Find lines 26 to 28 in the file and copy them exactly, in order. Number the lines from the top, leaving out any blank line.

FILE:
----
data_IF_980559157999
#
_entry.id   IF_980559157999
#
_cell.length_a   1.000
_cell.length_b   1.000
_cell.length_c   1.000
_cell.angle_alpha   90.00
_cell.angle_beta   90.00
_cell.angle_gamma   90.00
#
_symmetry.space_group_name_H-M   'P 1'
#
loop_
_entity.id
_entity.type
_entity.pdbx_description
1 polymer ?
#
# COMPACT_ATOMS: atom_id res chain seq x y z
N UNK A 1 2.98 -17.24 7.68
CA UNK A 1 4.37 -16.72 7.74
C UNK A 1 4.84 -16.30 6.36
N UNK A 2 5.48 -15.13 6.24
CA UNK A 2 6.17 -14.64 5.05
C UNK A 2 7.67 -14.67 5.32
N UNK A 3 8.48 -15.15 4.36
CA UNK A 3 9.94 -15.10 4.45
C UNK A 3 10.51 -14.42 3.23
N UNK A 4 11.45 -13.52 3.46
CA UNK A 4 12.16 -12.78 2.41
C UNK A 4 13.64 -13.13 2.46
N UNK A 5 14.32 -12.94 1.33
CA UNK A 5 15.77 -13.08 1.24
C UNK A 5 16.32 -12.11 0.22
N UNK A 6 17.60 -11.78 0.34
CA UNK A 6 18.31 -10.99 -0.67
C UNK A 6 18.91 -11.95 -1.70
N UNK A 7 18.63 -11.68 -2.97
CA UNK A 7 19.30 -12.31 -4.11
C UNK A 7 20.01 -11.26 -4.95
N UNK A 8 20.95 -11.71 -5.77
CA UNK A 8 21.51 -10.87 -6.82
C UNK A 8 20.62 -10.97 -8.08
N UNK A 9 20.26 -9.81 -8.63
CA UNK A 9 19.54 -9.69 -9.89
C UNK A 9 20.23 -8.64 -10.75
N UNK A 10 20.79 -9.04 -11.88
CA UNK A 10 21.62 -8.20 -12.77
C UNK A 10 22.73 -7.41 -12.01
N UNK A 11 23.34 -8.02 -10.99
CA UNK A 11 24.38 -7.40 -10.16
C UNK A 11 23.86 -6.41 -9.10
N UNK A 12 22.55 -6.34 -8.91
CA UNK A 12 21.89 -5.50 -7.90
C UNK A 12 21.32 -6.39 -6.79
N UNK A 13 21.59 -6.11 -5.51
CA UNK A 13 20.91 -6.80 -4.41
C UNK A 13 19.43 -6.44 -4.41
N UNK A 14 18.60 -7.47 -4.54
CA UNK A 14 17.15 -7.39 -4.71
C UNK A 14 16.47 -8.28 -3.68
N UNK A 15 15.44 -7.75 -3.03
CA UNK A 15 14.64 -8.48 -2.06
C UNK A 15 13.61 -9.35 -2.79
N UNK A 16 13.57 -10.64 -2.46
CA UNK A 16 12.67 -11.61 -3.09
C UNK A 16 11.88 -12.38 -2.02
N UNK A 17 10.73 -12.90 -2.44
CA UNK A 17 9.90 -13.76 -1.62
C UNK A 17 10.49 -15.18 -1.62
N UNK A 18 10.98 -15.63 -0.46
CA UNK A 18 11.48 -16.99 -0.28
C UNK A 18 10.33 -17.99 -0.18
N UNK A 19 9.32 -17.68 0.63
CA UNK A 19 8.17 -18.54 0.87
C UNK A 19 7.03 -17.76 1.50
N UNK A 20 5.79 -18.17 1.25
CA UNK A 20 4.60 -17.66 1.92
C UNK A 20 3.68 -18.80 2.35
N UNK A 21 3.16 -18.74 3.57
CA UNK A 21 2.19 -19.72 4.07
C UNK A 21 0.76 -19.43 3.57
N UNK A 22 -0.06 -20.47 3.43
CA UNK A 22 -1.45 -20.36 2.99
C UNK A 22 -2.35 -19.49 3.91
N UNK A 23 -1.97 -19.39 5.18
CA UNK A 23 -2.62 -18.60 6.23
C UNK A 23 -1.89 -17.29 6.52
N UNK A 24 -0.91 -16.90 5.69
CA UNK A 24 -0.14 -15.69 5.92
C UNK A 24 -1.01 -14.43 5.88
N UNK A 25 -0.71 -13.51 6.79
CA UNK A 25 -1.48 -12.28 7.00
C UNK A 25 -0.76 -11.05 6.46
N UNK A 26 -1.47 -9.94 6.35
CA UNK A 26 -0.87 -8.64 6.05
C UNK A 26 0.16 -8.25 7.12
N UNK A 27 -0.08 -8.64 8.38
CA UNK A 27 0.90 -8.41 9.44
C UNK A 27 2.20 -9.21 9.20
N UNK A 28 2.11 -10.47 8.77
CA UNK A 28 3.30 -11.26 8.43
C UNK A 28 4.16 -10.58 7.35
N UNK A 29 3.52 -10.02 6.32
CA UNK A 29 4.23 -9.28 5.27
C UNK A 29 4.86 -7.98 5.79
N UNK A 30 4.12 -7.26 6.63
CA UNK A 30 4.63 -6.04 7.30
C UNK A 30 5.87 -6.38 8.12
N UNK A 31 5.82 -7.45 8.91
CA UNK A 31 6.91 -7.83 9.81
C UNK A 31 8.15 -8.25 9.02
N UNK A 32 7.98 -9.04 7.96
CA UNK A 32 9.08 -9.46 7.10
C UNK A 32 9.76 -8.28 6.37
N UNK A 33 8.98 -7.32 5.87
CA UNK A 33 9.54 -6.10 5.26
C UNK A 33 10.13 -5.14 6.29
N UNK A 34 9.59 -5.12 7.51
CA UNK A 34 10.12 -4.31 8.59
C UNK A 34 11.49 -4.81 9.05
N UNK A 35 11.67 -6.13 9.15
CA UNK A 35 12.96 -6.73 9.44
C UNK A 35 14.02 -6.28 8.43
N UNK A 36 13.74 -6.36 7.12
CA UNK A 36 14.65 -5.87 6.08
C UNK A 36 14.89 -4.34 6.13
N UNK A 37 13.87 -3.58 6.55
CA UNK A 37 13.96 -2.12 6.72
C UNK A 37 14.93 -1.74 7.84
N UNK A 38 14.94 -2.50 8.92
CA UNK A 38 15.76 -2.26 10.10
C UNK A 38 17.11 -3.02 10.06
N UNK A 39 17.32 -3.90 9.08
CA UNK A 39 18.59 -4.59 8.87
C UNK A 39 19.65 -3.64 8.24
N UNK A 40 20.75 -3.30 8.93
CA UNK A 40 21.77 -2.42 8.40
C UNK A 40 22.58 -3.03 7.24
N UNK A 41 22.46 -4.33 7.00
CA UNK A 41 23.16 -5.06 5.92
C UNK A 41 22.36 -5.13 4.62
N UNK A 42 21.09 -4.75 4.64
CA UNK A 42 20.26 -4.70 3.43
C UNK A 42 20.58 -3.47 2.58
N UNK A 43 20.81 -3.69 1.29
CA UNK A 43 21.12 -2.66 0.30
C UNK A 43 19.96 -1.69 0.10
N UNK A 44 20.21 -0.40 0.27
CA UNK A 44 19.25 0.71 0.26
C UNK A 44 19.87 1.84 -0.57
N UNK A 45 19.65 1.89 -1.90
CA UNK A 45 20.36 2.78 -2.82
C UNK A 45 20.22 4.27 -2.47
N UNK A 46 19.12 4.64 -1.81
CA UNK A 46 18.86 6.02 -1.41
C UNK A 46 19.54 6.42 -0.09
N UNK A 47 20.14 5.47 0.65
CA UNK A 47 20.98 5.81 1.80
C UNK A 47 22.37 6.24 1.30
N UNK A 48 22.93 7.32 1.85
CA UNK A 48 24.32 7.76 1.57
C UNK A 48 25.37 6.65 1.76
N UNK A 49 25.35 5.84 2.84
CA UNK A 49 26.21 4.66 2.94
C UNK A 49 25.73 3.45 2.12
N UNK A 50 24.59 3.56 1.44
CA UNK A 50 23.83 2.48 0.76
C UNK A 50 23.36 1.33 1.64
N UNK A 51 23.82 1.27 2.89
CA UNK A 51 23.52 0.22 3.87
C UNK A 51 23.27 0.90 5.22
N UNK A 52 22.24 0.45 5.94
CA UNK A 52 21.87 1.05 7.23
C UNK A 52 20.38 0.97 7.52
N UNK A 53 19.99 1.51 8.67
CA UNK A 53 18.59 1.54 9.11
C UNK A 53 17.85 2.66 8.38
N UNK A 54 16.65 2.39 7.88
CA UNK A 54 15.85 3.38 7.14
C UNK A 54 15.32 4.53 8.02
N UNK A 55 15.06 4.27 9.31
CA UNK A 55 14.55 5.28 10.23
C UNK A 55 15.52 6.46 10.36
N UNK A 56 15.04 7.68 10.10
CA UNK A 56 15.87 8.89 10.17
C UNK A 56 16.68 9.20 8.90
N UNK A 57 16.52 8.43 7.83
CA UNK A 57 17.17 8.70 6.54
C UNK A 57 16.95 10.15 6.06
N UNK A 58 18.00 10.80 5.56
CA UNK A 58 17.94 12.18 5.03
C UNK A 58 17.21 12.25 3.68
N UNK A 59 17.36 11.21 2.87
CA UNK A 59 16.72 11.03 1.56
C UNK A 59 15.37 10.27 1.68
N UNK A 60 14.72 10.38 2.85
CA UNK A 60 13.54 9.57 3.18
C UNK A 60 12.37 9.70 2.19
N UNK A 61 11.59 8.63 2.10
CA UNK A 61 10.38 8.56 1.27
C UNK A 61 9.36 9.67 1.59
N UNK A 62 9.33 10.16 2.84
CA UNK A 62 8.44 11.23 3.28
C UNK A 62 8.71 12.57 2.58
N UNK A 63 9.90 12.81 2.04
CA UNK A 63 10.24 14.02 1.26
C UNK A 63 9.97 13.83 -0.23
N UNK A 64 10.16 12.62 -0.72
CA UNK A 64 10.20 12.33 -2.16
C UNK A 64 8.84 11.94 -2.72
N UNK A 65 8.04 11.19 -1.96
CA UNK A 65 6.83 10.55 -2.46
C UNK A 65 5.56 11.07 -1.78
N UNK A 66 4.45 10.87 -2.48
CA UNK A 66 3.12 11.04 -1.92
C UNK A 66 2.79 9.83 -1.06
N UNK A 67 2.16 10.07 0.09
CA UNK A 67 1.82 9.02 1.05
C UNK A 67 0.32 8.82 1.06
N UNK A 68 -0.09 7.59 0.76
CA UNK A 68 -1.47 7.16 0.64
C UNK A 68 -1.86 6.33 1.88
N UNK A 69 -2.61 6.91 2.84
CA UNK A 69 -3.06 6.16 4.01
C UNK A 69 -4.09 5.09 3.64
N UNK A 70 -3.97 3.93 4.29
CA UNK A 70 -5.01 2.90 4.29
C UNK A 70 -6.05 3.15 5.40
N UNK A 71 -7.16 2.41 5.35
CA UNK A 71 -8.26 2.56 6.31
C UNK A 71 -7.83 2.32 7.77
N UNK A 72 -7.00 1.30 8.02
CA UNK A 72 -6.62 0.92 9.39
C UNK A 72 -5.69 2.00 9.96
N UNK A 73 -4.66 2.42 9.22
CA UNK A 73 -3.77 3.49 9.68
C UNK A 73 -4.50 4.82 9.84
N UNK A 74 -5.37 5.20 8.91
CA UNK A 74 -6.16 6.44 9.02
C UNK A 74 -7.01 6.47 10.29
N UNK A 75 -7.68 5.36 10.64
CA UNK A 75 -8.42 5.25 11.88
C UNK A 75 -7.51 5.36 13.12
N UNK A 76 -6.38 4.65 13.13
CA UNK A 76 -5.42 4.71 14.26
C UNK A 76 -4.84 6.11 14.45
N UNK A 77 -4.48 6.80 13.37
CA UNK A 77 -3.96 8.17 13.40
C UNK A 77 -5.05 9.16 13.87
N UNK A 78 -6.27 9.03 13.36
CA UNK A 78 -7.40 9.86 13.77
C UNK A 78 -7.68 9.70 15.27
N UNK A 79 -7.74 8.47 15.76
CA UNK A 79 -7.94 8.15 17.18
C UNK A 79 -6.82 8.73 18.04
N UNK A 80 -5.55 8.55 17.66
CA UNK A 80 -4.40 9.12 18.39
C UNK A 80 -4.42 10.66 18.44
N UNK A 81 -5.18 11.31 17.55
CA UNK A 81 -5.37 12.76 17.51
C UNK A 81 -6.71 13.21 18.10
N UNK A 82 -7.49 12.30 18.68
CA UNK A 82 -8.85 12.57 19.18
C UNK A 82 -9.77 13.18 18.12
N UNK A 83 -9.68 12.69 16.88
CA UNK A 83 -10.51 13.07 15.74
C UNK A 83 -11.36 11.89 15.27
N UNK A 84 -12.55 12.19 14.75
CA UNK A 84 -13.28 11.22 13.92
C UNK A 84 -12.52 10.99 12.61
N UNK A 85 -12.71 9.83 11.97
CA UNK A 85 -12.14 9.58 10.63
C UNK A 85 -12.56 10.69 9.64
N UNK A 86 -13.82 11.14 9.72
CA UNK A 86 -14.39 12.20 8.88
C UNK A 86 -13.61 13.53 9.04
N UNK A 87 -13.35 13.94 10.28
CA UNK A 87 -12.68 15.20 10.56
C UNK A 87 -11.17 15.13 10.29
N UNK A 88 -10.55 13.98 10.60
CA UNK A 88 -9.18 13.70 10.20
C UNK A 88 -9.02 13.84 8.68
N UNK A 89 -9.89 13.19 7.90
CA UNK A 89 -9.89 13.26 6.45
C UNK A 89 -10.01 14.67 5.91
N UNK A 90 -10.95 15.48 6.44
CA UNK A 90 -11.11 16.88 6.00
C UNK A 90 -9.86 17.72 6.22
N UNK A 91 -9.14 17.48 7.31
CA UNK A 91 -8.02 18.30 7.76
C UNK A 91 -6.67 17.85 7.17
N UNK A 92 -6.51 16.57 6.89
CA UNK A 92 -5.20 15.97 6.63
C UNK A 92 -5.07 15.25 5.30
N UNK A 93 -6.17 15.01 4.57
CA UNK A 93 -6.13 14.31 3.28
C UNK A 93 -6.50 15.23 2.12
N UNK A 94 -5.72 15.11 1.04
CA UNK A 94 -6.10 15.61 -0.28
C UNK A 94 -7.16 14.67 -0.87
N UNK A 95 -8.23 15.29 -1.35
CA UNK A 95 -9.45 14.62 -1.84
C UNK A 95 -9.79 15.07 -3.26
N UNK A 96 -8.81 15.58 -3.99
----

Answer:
C UNK A 2 7.67 -14.67 5.32
N UNK A 3 8.48 -15.15 4.36
CA UNK A 3 9.94 -15.10 4.45